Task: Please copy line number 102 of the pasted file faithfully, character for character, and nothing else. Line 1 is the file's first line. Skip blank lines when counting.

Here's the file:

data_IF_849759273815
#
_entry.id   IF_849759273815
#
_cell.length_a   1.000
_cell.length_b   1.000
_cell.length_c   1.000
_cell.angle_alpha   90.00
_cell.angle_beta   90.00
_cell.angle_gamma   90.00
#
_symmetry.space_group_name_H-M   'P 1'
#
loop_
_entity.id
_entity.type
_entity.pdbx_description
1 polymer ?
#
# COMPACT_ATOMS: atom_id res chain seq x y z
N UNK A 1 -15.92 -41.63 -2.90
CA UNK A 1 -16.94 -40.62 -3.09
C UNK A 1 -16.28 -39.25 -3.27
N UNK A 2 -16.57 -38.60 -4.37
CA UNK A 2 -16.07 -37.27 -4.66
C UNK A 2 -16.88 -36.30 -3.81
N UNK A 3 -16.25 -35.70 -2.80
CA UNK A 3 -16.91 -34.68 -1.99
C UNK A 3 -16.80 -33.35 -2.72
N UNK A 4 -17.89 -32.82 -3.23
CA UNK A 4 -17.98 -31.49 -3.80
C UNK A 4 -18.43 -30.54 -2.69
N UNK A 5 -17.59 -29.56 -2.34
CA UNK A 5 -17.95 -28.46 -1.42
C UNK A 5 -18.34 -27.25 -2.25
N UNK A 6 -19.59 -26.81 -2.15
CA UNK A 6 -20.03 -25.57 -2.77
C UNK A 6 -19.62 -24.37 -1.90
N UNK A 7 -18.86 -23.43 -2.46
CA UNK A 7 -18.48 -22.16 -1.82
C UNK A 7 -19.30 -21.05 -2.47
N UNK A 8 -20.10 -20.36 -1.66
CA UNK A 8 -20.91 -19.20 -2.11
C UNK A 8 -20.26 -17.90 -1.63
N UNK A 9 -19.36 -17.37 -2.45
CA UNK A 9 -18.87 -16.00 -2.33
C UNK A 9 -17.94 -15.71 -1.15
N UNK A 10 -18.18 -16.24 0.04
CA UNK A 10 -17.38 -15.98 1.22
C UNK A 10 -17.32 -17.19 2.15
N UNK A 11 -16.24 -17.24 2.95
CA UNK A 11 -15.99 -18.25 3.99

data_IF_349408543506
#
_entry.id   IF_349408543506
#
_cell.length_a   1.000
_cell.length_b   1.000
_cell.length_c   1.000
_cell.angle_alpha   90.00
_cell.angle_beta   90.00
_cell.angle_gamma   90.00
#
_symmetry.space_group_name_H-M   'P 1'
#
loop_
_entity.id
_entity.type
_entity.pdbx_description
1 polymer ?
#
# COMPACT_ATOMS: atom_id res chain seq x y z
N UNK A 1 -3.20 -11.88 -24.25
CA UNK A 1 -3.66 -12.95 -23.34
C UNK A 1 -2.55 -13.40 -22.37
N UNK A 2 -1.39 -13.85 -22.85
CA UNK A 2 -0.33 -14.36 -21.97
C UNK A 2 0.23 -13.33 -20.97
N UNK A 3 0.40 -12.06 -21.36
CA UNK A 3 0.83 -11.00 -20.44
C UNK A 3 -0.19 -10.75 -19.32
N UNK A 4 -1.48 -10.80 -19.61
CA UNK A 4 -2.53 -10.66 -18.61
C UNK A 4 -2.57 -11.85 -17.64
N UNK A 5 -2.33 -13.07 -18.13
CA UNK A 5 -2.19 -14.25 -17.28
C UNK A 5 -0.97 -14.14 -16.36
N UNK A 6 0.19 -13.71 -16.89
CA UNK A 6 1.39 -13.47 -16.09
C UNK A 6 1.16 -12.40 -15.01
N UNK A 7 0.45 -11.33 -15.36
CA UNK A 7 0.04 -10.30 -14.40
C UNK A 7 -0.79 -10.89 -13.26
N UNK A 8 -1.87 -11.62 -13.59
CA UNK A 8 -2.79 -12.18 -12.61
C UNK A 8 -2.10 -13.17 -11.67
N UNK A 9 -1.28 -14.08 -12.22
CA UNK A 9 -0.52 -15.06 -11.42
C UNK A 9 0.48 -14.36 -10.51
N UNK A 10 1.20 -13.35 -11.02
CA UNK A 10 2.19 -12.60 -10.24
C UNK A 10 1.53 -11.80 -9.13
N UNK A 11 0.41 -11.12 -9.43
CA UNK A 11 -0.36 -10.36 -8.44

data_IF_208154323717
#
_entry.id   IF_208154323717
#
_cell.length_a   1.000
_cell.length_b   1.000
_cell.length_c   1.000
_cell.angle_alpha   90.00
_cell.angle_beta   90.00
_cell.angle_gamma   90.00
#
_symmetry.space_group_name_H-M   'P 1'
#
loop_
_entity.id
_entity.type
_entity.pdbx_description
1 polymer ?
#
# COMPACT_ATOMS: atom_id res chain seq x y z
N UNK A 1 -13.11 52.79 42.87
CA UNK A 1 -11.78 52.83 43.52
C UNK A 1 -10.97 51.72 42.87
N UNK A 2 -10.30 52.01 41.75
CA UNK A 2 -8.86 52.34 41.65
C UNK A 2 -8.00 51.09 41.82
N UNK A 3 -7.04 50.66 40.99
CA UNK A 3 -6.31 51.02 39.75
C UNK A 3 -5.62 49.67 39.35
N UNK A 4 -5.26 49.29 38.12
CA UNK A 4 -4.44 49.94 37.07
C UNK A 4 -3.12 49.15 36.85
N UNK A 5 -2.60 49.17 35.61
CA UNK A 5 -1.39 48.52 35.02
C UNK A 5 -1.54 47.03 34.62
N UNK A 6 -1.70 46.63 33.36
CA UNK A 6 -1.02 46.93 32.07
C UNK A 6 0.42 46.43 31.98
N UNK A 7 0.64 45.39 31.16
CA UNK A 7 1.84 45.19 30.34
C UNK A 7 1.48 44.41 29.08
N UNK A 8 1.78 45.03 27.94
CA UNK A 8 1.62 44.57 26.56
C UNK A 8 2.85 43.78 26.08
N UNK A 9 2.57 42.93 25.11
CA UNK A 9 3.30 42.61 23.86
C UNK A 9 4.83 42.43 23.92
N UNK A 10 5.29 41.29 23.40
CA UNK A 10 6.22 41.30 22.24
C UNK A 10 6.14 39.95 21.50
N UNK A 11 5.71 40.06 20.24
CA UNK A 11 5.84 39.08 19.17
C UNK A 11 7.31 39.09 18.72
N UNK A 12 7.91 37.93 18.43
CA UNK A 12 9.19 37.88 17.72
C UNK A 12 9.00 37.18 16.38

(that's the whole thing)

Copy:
C UNK A 10 1.53 -11.80 -9.13